How Does Carter Explore Feminist Issues in the Bloody Chamber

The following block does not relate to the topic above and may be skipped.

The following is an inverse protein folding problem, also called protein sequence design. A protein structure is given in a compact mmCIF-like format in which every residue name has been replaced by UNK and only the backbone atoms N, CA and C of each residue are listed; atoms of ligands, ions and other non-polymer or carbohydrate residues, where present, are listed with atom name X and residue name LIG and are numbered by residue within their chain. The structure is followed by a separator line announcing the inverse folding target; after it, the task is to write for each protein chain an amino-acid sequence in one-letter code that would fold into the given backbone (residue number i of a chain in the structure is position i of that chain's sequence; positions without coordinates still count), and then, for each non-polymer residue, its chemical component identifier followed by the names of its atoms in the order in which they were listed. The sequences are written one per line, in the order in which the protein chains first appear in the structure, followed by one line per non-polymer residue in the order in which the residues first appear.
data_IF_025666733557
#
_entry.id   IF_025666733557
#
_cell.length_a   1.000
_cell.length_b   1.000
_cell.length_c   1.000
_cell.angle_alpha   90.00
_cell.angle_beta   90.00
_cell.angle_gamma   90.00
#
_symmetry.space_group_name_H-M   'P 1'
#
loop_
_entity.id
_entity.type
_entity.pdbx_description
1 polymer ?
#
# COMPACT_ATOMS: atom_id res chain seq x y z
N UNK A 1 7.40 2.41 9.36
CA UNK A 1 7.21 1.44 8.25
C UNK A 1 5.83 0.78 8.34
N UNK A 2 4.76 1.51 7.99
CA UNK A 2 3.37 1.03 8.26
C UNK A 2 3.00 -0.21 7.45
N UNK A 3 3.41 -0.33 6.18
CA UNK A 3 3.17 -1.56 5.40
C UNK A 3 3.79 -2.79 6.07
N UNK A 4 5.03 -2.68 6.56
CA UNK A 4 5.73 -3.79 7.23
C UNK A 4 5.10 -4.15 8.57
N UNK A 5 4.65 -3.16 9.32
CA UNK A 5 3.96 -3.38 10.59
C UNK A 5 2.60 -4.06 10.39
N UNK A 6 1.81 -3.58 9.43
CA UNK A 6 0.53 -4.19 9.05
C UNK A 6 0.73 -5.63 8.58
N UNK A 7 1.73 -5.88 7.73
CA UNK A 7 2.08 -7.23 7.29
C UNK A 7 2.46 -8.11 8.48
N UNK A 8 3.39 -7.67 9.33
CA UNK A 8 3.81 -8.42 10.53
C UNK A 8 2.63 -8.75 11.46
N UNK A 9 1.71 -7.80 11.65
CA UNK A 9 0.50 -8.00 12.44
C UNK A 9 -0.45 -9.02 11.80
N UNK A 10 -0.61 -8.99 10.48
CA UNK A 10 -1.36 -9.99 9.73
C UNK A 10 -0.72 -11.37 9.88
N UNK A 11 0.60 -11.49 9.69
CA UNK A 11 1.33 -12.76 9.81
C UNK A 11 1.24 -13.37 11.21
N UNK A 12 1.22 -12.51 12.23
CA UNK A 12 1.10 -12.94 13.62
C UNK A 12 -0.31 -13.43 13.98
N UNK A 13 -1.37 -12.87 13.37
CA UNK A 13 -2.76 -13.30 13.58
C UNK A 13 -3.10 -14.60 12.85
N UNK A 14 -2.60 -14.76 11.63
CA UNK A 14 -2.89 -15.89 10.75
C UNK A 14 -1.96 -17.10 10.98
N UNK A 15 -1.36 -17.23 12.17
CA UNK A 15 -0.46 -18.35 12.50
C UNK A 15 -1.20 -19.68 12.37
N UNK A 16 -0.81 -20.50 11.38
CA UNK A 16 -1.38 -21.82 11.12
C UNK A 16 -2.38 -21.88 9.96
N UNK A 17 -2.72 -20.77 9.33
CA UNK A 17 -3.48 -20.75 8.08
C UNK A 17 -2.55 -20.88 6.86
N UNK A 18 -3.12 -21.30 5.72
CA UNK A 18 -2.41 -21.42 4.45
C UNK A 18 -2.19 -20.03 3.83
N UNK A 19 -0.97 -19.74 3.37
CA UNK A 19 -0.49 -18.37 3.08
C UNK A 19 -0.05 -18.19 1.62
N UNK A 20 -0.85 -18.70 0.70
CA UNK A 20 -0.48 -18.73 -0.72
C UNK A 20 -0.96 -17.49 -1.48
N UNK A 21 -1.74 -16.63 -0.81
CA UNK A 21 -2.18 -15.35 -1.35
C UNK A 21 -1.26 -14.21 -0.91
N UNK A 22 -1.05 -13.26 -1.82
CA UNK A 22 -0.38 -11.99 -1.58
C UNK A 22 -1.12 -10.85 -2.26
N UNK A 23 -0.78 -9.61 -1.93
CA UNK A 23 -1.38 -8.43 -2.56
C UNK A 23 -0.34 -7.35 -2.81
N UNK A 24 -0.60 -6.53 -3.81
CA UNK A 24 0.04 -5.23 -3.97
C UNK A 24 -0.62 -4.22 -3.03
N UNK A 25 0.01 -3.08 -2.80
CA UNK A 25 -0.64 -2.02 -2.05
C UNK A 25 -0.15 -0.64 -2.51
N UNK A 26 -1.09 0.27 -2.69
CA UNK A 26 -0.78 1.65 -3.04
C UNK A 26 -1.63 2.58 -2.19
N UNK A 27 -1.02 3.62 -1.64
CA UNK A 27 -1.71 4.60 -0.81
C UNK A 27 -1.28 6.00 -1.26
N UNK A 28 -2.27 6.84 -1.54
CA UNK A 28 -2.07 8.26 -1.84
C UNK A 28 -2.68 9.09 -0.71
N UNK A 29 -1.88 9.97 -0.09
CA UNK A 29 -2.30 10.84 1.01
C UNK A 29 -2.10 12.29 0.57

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How does Carter explore feminist issues in ‘The Bloody Chamber’? Angela Carter explores a number of feminist issues in the short story of ‘The Bloody Chamber’ one of these being a concept called ‘the male gaze.’ The male gaze is a look a man carries that contains the power of action and possession; something that is absent in the female gaze. In The Bloody Chamber, this is used a number of times and represents a male dominance in Carters stories “I saw him watching me in the gilded mirrors with the assessing eye of a connoisseur inspecting horseflesh.” Connotations of food and animals are frequently used throughout the story of the Bloody Chamber, usually describing the Marquis as a predator and his “little nun” as his prey. This not only shows a male dominance but also presents the idea that the Marquis doesn’t have any emotion for his wife and sees her as a piece of meat. The use of the word ‘inspecting’ shows the idea of power from the male gaze as the Marquis is praising himself for what he has ‘achieved’ for his wife. The lack of punctuation could show that she feels under pressure and intimidated by the Marquis, as though she is being judged and is nervous she isn’t good enough for her new husband which again shows that he possess and has the ability to control her not only physically but also mentally as she is seeing herself as a piece of ‘horseflesh.’ Another feminist issue in ‘The Bloody Chamber’ is the force of a sexual relationship with the Marquis in the story. Usually sexual relations are built around a women’s objectification, however in one section of the story the Marquis instigates the relation and forms the idea based on his own desires “I stammered foolishly: we’ve not taken luncheon yet; and, besides, it is broad day light… ‘All the better to see you’” The breakup of the sentence could represent a break down in her mental state and
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